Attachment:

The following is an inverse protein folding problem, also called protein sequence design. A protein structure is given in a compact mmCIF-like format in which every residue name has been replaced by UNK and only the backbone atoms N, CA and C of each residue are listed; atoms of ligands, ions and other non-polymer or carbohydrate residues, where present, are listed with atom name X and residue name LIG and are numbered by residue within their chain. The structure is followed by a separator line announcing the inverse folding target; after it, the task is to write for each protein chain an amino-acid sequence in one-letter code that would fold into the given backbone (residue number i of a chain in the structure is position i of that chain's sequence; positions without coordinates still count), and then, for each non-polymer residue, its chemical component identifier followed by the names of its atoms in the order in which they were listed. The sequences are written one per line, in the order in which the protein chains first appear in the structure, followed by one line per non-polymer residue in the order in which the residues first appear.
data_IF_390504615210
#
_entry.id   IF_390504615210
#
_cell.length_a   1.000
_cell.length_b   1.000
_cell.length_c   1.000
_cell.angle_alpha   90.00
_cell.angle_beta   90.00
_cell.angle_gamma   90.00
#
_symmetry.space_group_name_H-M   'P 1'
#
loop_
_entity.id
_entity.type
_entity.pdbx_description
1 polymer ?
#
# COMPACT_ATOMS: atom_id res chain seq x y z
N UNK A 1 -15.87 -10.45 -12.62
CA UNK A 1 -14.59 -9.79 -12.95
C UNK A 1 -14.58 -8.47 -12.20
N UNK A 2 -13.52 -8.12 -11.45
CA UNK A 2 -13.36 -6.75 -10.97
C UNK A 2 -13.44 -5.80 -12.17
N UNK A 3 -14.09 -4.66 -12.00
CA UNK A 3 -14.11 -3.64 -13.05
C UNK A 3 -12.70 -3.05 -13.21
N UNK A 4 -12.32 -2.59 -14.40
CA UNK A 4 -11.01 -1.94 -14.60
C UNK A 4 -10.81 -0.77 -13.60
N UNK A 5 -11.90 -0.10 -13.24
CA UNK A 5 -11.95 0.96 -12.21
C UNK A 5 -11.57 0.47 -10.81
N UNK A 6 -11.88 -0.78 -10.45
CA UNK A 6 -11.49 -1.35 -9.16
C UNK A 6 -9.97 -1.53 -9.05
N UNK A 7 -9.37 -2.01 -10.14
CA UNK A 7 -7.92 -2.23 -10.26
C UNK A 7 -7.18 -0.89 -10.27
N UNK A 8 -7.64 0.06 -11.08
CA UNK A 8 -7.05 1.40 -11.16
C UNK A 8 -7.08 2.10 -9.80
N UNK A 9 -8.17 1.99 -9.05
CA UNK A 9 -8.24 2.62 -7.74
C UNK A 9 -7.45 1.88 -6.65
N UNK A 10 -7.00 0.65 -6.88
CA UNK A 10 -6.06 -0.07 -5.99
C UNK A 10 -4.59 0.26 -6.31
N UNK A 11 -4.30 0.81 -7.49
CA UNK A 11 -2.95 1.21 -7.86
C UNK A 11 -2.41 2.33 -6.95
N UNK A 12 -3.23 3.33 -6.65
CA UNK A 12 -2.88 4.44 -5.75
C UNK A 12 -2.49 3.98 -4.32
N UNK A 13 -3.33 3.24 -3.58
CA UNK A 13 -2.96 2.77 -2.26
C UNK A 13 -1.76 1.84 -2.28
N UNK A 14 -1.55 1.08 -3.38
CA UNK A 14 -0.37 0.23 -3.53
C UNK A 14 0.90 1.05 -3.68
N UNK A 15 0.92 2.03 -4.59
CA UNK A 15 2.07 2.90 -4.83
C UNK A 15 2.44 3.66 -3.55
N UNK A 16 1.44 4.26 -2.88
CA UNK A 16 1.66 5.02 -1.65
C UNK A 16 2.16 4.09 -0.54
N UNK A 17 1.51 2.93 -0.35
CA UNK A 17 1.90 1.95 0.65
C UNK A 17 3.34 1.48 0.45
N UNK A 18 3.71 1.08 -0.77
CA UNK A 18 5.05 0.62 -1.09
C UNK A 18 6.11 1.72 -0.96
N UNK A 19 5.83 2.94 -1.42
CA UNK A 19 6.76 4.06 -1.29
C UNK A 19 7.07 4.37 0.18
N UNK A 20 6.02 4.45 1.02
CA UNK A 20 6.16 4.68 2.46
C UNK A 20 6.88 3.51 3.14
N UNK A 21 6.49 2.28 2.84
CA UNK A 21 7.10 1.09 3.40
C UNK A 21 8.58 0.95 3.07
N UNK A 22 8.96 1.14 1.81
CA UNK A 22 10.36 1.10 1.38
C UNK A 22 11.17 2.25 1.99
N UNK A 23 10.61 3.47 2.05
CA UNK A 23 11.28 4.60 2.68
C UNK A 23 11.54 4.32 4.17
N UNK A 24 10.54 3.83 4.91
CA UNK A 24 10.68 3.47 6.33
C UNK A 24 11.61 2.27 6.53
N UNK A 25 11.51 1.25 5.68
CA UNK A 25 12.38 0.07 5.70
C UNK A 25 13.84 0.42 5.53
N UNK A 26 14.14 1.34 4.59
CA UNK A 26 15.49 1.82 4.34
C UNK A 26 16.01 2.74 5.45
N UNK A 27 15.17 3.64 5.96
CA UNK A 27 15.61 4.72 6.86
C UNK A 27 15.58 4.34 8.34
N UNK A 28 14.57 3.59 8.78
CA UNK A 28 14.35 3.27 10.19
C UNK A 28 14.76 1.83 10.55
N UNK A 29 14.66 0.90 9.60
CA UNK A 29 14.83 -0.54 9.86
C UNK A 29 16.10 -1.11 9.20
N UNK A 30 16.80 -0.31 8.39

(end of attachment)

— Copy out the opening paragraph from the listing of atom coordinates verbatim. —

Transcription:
The following is an inverse protein folding problem, also called protein sequence design. A protein structure is given in a compact mmCIF-like format in which every residue name has been replaced by UNK and only the backbone atoms N, CA and C of each residue are listed; atoms of ligands, ions and other non-polymer or carbohydrate residues, where present, are listed with atom name X and residue name LIG and are numbered by residue within their chain. The structure is followed by a separator line announcing the inverse folding target; after it, the task is to write for each protein chain an amino-acid sequence in one-letter code that would fold into the given backbone (residue number i of a chain in the structure is position i of that chain's sequence; positions without coordinates still count), and then, for each non-polymer residue, its chemical component identifier followed by the names of its atoms in the order in which they were listed. The sequences are written one per line, in the order in which the protein chains first appear in the structure, followed by one line per non-polymer residue in the order in which the residues first appear.